Brazil should reject the offers that have been made in the context of negotiations in the World Trade Organization (WTO), lest the country’s development be compromised, claims retired Brazilian diplomat Rubens Ricúpero, a specialist in international trade.
The 6th Ministerial Meeting in the current round of negotiations in the WTO is scheduled for the third week in December, in Hong Kong.
"At this moment, it is better to have no agreement than a bad agreement," Ricúpero said in an interview. "The Brazilian government should remain firm."
The Brazilian position has been considered essential for the conclusion of negotiations in the so-called Doha Round (named after the Qatari capital, where the round got underway four years ago), in light of the position the country assumed in the articulation of the G-20 – the group of large developing countries that, since 2003, have been united in proposing the liberalization of international agricultural trade.
In Ricúpero’s view, accepting the minor concessions that have been offered by the developed countries with respect to agricultural products and, in return, having to forgo protecting important sectors of Brazilian industry, "is a bit like exchanging our future (as a country that can proceed to export products with greater added value and more technology) for our past (as an exporter of agricultural commodities)."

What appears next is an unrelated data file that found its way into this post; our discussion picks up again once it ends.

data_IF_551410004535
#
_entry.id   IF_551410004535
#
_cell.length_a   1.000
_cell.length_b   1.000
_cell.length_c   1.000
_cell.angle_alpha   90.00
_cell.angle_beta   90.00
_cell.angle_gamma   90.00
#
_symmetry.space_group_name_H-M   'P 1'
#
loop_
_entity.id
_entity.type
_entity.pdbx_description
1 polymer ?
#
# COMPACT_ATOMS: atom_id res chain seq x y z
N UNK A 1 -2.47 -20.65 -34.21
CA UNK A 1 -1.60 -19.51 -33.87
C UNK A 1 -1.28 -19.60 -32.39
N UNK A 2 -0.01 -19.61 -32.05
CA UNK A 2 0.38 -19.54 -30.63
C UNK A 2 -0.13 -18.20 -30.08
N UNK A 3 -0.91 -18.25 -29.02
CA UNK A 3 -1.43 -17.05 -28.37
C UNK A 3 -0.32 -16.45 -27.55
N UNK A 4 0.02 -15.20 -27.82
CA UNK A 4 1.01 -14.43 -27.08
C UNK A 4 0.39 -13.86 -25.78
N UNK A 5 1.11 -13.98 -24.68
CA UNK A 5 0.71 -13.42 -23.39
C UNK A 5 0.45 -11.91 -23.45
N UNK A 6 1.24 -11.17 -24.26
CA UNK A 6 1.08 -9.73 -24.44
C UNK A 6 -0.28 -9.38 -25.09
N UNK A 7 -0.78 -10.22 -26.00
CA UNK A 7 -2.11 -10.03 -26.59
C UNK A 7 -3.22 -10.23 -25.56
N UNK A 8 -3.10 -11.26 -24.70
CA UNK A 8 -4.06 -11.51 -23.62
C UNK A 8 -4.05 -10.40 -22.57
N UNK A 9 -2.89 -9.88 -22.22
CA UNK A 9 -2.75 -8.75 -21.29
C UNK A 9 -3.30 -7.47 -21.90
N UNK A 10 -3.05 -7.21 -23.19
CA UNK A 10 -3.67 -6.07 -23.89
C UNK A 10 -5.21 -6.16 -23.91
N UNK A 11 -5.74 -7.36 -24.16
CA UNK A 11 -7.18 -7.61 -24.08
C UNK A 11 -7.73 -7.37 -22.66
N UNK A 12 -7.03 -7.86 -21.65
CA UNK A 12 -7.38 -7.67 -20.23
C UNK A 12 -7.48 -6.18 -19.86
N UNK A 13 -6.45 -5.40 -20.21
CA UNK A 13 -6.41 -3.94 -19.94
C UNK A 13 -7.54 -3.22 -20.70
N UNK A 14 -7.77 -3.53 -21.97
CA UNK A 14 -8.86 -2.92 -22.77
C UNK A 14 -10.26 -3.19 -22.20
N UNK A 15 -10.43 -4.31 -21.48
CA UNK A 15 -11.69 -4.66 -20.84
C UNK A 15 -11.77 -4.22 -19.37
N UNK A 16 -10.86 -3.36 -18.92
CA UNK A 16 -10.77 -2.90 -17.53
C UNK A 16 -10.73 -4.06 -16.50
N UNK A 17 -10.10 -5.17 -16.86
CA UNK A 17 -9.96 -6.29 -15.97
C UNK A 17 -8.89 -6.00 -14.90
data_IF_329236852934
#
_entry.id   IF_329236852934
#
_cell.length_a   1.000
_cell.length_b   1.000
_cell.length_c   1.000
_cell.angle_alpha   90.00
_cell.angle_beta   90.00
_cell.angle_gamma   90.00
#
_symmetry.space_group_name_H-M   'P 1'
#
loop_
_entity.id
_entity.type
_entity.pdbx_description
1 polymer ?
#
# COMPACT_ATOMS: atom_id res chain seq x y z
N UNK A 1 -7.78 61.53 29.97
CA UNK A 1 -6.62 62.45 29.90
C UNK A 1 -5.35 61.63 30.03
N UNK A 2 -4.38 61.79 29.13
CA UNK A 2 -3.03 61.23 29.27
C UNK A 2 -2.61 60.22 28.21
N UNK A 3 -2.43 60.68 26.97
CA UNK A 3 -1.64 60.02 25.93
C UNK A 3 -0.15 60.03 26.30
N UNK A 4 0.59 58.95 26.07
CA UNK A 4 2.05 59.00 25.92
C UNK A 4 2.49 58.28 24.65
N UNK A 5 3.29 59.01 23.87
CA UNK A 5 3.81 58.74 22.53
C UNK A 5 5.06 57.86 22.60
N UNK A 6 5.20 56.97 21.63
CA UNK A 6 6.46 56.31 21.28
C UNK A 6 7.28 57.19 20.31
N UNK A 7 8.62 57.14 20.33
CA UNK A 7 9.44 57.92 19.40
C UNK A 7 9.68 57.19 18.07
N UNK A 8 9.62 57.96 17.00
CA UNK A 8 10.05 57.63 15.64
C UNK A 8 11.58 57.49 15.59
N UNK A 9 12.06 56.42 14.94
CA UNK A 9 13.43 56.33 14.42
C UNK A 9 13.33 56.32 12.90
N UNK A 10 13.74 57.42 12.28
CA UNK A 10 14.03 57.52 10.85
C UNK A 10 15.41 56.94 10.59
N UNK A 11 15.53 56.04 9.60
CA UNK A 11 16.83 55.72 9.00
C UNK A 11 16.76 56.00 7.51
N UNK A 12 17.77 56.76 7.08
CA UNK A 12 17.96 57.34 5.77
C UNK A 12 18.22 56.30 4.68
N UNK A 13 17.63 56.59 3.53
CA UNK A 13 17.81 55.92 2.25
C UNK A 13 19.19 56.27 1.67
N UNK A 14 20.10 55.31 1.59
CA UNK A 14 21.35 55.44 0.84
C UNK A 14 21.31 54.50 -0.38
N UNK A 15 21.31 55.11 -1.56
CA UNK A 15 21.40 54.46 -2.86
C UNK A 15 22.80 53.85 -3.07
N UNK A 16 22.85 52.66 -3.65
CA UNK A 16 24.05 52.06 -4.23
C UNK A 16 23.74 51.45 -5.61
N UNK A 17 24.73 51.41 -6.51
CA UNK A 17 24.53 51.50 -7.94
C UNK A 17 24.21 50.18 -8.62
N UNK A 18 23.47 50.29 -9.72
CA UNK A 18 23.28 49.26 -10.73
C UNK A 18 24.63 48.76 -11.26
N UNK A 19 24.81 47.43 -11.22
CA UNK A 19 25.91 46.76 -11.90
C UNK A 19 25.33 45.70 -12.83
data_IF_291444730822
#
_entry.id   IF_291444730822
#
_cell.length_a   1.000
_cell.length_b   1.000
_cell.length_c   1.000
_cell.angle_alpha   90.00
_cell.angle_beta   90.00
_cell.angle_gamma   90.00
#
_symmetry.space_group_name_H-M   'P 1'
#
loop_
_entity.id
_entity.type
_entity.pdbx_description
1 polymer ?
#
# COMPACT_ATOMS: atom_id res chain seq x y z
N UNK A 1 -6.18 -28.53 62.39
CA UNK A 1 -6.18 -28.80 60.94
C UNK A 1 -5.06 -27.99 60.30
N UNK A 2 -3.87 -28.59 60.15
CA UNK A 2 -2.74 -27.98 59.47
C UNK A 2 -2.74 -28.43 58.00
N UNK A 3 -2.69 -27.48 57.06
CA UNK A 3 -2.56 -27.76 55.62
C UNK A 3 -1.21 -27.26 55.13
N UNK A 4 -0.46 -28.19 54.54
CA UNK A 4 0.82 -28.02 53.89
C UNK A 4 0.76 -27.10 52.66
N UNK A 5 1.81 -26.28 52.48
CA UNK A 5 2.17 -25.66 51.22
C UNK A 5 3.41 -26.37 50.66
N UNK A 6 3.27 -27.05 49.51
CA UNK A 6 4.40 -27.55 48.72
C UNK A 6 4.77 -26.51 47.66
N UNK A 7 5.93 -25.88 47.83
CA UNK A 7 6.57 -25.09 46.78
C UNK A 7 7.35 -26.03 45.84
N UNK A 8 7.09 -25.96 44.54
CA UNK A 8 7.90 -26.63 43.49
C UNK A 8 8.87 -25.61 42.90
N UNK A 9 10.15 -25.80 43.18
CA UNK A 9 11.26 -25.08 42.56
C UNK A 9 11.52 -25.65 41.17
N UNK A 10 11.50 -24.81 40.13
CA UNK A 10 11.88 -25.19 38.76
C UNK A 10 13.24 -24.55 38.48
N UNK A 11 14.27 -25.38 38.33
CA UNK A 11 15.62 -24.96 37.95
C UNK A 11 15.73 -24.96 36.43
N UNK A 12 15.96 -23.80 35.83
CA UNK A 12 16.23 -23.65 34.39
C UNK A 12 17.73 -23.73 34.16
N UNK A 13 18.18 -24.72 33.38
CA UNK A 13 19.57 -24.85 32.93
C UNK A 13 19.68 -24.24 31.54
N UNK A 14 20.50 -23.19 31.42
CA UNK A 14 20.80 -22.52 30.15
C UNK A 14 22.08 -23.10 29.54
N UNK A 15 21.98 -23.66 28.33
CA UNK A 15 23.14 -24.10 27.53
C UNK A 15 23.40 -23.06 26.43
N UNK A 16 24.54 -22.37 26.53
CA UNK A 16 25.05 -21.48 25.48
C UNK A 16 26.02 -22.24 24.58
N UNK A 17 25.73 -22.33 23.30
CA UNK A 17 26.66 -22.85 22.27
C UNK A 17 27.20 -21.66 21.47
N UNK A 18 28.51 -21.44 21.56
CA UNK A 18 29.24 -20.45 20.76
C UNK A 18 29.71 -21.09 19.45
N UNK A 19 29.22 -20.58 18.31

The former secretary-general of the United Nations Conference on Trade and Development (UNCTAD) and present-day professor at the Armando ílvares Penteado Foundation, in São Paulo, says that, under the current proposal, sectors like the automobile and electro-electronic industries would be endangered, since import duties would be slashed around 50%.
He warns that, even though the proposals are insignificant, "they will be rolled up in such propaganda that it will give the impression that whoever refuses is assuming the onus of weakening the global trade system."
"What will be obtained in agriculture is very little, and, on the other hand, it is not worthwhile to exchange dynamic, high-technology sectors for only the possibility of expanding our commodity exports," he comments.
The diplomat also believes that the meeting in Hong Kong will be a mere "anticlimax," because, in Geneva (Switzerland), at the beginning of November, the majority of the important parties to the negotiations announced the positions they will defend at the meeting.
"The major players resigned themselves in public to lower the level of their ambitions, so there are no grounds for anyone to expect much from the meeting," he says.
For Ricúpero, what can come from the meeting is chiefly a revival of negotiating efforts, in order for new attempts to be made in the first half of 2006.
But, he cautions, there is the risk of a repetition of the "double-dealing" observed in previous WTO negotiating rounds, in which only the developed countries really benefited from the agreements.